How to Write a Motion – Format
By Lysander on 1 January 2011
A motion consists generally of five parts:
1. The Caption and Title,
2. The Motion (what you want the court to do),
3. The Statement of Facts (either in the body of the motion or in an attached affidavit),
4. The Memorandum (the legal argument concerning how the law applies to the facts, this can also be a separate document in large, complex motions) and
5. The Conclusion, quick summary and restatement of specifically what you want the court to order.
A motion can be as simple as one page with no attachments, or it can be many pages with many attachments.
The Caption and Title
You write a motion under the standard caption, the all caps header for all formal court documents. Directly below the caption you type your title. Choose a title that describes the motion. For example:
PETITIONER’S MOTION TO COMPEL RESPONSE TO INTERROGATORIES
PETITIONER’S MOTION FOR CONTINUANCE
State plainly what you want the court to do and the rule under which you are requesting the order:
“Petitioner hereby moves the court to order respondent to answer in accordance with Tax Court Rule 71, each question in the attached Exhibit A, Petitioner’s First Interrogatories.”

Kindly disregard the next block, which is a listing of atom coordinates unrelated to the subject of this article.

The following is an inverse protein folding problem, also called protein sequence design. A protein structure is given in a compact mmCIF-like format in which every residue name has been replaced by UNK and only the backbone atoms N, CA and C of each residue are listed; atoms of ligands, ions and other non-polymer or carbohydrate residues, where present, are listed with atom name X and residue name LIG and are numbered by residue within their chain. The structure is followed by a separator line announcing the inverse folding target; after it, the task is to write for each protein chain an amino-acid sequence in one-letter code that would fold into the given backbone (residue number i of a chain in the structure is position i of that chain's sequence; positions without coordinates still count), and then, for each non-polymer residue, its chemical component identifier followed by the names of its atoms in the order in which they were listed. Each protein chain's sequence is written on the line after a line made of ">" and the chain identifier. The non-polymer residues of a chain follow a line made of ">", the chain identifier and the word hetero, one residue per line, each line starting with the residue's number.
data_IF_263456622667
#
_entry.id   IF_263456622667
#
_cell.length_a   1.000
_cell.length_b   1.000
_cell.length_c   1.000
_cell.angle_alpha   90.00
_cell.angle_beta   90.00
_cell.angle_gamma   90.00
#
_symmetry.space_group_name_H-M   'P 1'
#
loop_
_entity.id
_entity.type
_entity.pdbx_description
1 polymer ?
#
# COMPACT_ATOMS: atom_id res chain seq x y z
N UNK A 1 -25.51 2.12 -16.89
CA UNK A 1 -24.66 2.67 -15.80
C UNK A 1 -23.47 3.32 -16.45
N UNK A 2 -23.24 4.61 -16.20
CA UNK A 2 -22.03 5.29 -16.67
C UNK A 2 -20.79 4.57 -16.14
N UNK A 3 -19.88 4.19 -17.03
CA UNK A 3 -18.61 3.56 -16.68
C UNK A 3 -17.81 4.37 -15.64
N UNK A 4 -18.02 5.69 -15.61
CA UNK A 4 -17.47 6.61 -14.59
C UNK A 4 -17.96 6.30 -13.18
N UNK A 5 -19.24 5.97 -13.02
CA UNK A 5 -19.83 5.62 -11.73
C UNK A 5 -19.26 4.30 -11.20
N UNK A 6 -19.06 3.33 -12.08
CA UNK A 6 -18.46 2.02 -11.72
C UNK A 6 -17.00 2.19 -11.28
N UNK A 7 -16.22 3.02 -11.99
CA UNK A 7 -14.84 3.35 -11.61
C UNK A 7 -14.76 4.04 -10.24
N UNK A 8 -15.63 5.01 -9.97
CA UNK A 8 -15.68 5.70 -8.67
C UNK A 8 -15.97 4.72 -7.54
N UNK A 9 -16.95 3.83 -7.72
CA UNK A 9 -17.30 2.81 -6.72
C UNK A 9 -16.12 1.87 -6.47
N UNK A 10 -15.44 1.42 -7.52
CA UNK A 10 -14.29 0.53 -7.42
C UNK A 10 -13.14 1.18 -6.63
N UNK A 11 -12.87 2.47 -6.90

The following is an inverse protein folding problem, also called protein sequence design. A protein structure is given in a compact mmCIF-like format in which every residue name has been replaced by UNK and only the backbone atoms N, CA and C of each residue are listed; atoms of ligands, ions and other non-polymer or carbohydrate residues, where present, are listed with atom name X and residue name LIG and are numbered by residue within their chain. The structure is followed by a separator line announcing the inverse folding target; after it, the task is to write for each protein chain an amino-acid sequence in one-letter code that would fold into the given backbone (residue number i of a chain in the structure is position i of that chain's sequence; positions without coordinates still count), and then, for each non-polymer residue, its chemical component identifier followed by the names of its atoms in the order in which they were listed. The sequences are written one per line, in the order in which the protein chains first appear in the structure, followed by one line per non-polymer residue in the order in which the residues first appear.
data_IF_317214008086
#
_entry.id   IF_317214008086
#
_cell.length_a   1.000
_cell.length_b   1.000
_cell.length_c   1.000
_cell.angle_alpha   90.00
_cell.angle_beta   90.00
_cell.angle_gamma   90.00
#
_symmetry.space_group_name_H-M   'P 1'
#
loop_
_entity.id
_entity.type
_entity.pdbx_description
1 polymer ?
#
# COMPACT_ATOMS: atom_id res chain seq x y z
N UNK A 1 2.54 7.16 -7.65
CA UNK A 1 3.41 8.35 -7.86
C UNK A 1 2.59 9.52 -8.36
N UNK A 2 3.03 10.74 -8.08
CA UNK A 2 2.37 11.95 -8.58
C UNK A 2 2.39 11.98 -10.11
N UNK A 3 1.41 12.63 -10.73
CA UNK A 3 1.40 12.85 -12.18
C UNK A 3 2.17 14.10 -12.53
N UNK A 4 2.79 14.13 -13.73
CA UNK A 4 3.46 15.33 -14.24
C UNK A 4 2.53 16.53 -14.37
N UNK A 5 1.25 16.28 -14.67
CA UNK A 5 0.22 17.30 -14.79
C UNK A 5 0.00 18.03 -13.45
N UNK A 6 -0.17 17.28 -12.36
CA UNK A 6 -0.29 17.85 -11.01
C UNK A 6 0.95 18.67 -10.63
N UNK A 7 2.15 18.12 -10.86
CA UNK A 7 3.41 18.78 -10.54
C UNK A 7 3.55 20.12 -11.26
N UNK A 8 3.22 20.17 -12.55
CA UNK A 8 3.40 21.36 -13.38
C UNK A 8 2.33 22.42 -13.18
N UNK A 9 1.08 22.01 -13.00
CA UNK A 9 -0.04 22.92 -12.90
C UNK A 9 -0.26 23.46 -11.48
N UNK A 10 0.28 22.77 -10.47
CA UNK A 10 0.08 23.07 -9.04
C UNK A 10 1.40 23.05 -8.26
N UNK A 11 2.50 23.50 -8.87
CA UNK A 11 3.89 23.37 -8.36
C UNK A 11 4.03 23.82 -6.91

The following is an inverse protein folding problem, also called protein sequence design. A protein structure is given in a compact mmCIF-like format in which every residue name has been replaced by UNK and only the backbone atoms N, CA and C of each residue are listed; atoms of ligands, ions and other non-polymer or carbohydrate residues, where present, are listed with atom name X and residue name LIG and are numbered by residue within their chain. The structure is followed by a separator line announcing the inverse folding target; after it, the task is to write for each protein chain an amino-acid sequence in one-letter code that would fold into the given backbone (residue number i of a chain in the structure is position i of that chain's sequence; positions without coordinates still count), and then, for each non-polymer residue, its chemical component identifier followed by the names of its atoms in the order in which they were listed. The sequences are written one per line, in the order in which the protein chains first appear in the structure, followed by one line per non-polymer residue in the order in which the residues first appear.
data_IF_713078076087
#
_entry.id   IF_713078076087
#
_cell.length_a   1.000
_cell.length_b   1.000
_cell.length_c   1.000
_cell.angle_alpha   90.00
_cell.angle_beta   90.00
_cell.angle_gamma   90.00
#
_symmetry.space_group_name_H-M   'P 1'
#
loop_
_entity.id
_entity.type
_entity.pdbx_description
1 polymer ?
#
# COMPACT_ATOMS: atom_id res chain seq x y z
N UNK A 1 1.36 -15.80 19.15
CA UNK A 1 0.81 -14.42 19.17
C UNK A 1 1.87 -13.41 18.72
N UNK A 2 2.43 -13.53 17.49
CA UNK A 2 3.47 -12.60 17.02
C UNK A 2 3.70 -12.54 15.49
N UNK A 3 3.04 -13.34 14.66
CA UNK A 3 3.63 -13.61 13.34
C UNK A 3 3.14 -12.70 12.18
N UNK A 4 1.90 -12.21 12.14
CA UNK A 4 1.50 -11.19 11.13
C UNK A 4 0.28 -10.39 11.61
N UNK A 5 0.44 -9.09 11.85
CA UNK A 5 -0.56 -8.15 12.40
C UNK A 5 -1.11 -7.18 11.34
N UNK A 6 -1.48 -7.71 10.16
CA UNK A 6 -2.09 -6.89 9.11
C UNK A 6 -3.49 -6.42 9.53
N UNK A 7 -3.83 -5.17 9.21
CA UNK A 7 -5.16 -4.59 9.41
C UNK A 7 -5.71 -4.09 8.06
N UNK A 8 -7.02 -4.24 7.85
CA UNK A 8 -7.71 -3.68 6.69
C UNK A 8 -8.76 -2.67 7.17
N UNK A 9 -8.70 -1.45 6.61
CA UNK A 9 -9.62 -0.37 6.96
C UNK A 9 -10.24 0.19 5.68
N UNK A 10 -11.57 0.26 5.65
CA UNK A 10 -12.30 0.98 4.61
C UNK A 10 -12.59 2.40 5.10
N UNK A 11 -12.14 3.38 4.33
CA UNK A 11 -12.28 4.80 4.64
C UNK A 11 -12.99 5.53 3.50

“Petitioner moves the court for a continuance in accordance with Tax Court Rule 133.”
Statement of Facts
The next section begins immediately after the motion. It can be titled “FACTS”, or “AFFIDAVIT” or “DECLARATION” and is sometimes begins with the words, “In support I state the following facts:” You then state the facts on which the motion is based. You can make your statement of facts in the body of the motion or separately as an attachment called an affidavit. A separate affidavit would usually be justified if you have a long list of facts on which your motion depends.
Whichever way you choose to present them, the section consists of a listing of separately lettered or numbered statements of fact that are relevant to the situation. (FACTS go here, not law or argument) List them as clearly and succinctly as possible. These must be facts to which you can testify from personal knowledge in court. The facts, whether via affidavit or in the motion, must be signed under penalty of perjury.
1. On May 1, 2010 petitioner served his First Formal Interrogatories on Respondent by certified mail.
2. More than 30 days have passed since service.
3. Respondent has failed to respond.
Include all the facts that have a bearing on the motion, but stay focused on exactly what you want the court to do and avoid listing facts not relevant to the motion you are making. Stay focused.Source: taxcourthelp.net